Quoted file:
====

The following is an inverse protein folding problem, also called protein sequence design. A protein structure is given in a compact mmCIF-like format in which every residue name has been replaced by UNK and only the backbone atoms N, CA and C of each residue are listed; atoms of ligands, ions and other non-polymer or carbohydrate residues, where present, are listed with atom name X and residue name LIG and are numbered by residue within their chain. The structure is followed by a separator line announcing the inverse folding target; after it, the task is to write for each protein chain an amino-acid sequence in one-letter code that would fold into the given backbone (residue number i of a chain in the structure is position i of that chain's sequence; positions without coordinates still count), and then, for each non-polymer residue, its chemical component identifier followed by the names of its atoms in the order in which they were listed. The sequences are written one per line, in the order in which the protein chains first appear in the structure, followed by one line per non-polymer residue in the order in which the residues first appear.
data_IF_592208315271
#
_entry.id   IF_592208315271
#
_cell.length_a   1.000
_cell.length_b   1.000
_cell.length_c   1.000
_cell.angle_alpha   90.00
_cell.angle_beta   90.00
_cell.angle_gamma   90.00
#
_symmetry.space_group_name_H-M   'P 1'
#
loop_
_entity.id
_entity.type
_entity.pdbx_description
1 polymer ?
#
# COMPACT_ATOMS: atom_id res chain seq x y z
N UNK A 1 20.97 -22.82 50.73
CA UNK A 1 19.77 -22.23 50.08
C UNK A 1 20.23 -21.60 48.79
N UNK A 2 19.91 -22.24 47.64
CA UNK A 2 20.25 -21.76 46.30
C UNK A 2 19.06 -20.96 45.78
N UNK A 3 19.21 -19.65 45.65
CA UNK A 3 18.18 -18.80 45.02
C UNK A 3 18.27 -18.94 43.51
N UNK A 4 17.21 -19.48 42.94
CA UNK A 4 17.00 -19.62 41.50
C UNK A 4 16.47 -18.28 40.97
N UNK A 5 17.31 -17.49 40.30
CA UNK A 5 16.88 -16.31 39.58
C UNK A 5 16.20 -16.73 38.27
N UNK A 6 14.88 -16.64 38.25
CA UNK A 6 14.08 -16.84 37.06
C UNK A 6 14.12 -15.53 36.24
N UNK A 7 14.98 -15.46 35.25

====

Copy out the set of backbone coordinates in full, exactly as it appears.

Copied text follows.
The following is an inverse protein folding problem, also called protein sequence design. A protein structure is given in a compact mmCIF-like format in which every residue name has been replaced by UNK and only the backbone atoms N, CA and C of each residue are listed; atoms of ligands, ions and other non-polymer or carbohydrate residues, where present, are listed with atom name X and residue name LIG and are numbered by residue within their chain. The structure is followed by a separator line announcing the inverse folding target; after it, the task is to write for each protein chain an amino-acid sequence in one-letter code that would fold into the given backbone (residue number i of a chain in the structure is position i of that chain's sequence; positions without coordinates still count), and then, for each non-polymer residue, its chemical component identifier followed by the names of its atoms in the order in which they were listed. The sequences are written one per line, in the order in which the protein chains first appear in the structure, followed by one line per non-polymer residue in the order in which the residues first appear.
data_IF_592208315271
#
_entry.id   IF_592208315271
#
_cell.length_a   1.000
_cell.length_b   1.000
_cell.length_c   1.000
_cell.angle_alpha   90.00
_cell.angle_beta   90.00
_cell.angle_gamma   90.00
#
_symmetry.space_group_name_H-M   'P 1'
#
loop_
_entity.id
_entity.type
_entity.pdbx_description
1 polymer ?
#
# COMPACT_ATOMS: atom_id res chain seq x y z
N UNK A 1 20.97 -22.82 50.73
CA UNK A 1 19.77 -22.23 50.08
C UNK A 1 20.23 -21.60 48.79
N UNK A 2 19.91 -22.24 47.64
CA UNK A 2 20.25 -21.76 46.30
C UNK A 2 19.06 -20.96 45.78
N UNK A 3 19.21 -19.65 45.65
CA UNK A 3 18.18 -18.80 45.02
C UNK A 3 18.27 -18.94 43.51
N UNK A 4 17.21 -19.48 42.94
CA UNK A 4 17.00 -19.62 41.50
C UNK A 4 16.47 -18.28 40.97
N UNK A 5 17.31 -17.49 40.30
CA UNK A 5 16.88 -16.31 39.58
C UNK A 5 16.20 -16.73 38.27
N UNK A 6 14.88 -16.64 38.25
CA UNK A 6 14.08 -16.84 37.06
C UNK A 6 14.12 -15.53 36.24
N UNK A 7 14.98 -15.46 35.25